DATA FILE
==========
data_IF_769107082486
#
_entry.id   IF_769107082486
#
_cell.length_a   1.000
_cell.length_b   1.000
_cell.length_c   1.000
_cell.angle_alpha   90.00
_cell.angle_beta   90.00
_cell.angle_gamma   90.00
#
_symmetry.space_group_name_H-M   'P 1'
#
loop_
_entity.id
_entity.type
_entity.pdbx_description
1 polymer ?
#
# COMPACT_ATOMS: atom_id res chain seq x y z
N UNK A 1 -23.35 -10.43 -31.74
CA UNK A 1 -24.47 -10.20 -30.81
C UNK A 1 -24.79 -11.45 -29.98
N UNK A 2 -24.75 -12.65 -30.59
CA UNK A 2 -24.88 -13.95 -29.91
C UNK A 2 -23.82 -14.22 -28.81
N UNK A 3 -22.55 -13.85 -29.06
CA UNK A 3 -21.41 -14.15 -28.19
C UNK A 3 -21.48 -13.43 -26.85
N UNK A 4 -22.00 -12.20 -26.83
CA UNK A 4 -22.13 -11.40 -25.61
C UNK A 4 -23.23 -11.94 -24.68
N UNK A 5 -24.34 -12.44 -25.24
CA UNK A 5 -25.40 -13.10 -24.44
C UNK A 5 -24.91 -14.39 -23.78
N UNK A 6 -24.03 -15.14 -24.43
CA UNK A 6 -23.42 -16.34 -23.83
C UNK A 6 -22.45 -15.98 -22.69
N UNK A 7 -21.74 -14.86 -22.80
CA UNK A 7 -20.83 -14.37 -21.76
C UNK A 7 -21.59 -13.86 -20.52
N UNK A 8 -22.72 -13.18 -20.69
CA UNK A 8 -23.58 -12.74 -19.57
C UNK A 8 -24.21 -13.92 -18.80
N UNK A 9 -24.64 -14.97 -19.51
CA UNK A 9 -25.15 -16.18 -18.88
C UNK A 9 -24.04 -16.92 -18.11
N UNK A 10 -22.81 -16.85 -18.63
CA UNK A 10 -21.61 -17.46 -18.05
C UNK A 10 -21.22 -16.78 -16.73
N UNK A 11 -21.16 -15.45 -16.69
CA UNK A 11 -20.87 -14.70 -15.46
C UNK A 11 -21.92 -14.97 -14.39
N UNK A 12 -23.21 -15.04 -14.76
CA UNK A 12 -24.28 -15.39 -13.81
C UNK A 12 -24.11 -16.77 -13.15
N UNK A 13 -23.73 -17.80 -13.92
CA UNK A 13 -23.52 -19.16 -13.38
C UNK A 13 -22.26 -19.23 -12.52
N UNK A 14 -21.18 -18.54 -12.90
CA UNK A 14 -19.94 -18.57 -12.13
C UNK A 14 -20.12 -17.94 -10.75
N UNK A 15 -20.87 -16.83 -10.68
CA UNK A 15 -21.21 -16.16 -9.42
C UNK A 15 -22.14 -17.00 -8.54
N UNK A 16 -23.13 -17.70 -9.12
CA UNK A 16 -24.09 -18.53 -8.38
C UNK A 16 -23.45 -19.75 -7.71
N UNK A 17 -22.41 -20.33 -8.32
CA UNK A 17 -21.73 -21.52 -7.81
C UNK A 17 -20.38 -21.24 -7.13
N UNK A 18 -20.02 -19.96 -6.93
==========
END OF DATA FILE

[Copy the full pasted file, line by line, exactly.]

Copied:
data_IF_769107082486
#
_entry.id   IF_769107082486
#
_cell.length_a   1.000
_cell.length_b   1.000
_cell.length_c   1.000
_cell.angle_alpha   90.00
_cell.angle_beta   90.00
_cell.angle_gamma   90.00
#
_symmetry.space_group_name_H-M   'P 1'
#
loop_
_entity.id
_entity.type
_entity.pdbx_description
1 polymer ?
#
# COMPACT_ATOMS: atom_id res chain seq x y z
N UNK A 1 -23.35 -10.43 -31.74
CA UNK A 1 -24.47 -10.20 -30.81
C UNK A 1 -24.79 -11.45 -29.98
N UNK A 2 -24.75 -12.65 -30.59
CA UNK A 2 -24.88 -13.95 -29.91
C UNK A 2 -23.82 -14.22 -28.81
N UNK A 3 -22.55 -13.85 -29.06
CA UNK A 3 -21.41 -14.15 -28.19
C UNK A 3 -21.48 -13.43 -26.85
N UNK A 4 -22.00 -12.20 -26.83
CA UNK A 4 -22.13 -11.40 -25.61
C UNK A 4 -23.23 -11.94 -24.68
N UNK A 5 -24.34 -12.44 -25.24
CA UNK A 5 -25.40 -13.10 -24.44
C UNK A 5 -24.91 -14.39 -23.78
N UNK A 6 -24.03 -15.14 -24.43
CA UNK A 6 -23.42 -16.34 -23.83
C UNK A 6 -22.45 -15.98 -22.69
N UNK A 7 -21.74 -14.86 -22.80
CA UNK A 7 -20.83 -14.37 -21.76
C UNK A 7 -21.59 -13.86 -20.52
N UNK A 8 -22.72 -13.18 -20.69
CA UNK A 8 -23.58 -12.74 -19.57
C UNK A 8 -24.21 -13.92 -18.80
N UNK A 9 -24.64 -14.97 -19.51
CA UNK A 9 -25.15 -16.18 -18.88
C UNK A 9 -24.04 -16.92 -18.11
N UNK A 10 -22.81 -16.85 -18.63
CA UNK A 10 -21.61 -17.46 -18.05
C UNK A 10 -21.22 -16.78 -16.73
N UNK A 11 -21.16 -15.45 -16.69
CA UNK A 11 -20.87 -14.70 -15.46
C UNK A 11 -21.92 -14.97 -14.39
N UNK A 12 -23.21 -15.04 -14.76
CA UNK A 12 -24.28 -15.39 -13.81
C UNK A 12 -24.11 -16.77 -13.15
N UNK A 13 -23.73 -17.80 -13.92
CA UNK A 13 -23.52 -19.16 -13.38
C UNK A 13 -22.26 -19.23 -12.52
N UNK A 14 -21.18 -18.54 -12.90
CA UNK A 14 -19.94 -18.57 -12.13
C UNK A 14 -20.12 -17.94 -10.75
N UNK A 15 -20.87 -16.83 -10.68
CA UNK A 15 -21.21 -16.16 -9.42
C UNK A 15 -22.14 -17.00 -8.54
N UNK A 16 -23.13 -17.70 -9.12
CA UNK A 16 -24.09 -18.53 -8.38
C UNK A 16 -23.45 -19.75 -7.71
N UNK A 17 -22.41 -20.33 -8.32
CA UNK A 17 -21.73 -21.52 -7.81
C UNK A 17 -20.38 -21.24 -7.13
N UNK A 18 -20.02 -19.96 -6.93